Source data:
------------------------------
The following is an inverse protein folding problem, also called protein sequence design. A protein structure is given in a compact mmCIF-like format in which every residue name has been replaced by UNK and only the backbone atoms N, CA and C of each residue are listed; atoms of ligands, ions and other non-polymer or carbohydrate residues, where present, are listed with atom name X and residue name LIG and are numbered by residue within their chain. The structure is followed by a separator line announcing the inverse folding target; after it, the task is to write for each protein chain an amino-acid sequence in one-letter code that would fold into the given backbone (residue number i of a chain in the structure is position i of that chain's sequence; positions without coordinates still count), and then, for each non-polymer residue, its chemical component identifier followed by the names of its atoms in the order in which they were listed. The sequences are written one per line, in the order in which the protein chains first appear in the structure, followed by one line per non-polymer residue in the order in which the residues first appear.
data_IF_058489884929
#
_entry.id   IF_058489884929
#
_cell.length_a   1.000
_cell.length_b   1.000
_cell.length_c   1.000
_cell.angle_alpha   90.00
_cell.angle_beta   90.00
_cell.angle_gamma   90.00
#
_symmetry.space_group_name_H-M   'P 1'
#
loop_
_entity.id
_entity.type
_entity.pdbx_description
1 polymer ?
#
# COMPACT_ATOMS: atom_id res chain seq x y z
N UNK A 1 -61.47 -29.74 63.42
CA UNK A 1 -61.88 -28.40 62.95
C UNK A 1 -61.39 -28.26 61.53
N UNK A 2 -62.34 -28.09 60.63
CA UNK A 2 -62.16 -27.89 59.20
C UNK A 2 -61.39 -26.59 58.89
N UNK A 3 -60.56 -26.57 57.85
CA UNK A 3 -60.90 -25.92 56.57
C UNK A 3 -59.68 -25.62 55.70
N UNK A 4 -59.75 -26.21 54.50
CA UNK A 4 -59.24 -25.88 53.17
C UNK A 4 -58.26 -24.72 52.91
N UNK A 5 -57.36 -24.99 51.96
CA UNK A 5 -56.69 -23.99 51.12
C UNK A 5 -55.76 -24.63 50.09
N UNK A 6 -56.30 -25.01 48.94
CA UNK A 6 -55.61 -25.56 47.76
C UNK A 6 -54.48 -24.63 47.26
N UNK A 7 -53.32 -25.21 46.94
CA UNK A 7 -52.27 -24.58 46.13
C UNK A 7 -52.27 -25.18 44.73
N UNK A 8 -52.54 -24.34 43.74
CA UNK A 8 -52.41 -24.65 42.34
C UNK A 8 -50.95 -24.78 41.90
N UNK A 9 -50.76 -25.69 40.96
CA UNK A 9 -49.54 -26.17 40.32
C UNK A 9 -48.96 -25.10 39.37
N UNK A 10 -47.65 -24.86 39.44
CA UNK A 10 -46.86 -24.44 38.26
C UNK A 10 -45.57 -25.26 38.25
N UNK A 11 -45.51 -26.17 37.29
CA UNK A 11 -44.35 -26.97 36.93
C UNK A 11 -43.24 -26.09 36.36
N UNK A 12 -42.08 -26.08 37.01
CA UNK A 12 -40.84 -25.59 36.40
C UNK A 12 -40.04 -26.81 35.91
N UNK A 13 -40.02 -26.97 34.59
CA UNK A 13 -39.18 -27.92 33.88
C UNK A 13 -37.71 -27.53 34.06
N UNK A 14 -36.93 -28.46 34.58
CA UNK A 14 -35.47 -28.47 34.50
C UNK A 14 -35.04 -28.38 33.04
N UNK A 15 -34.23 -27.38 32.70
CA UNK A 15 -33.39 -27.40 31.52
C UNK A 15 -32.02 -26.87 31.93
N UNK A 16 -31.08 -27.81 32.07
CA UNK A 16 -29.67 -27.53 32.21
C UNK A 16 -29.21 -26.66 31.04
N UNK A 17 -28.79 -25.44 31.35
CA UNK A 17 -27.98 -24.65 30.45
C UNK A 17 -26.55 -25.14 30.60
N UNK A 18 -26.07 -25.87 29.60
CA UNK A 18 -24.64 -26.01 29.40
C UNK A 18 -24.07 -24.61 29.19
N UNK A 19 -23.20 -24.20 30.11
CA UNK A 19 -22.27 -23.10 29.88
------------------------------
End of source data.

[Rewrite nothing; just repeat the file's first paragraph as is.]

The following is an inverse protein folding problem, also called protein sequence design. A protein structure is given in a compact mmCIF-like format in which every residue name has been replaced by UNK and only the backbone atoms N, CA and C of each residue are listed; atoms of ligands, ions and other non-polymer or carbohydrate residues, where present, are listed with atom name X and residue name LIG and are numbered by residue within their chain. The structure is followed by a separator line announcing the inverse folding target; after it, the task is to write for each protein chain an amino-acid sequence in one-letter code that would fold into the given backbone (residue number i of a chain in the structure is position i of that chain's sequence; positions without coordinates still count), and then, for each non-polymer residue, its chemical component identifier followed by the names of its atoms in the order in which they were listed. The sequences are written one per line, in the order in which the protein chains first appear in the structure, followed by one line per non-polymer residue in the order in which the residues first appear.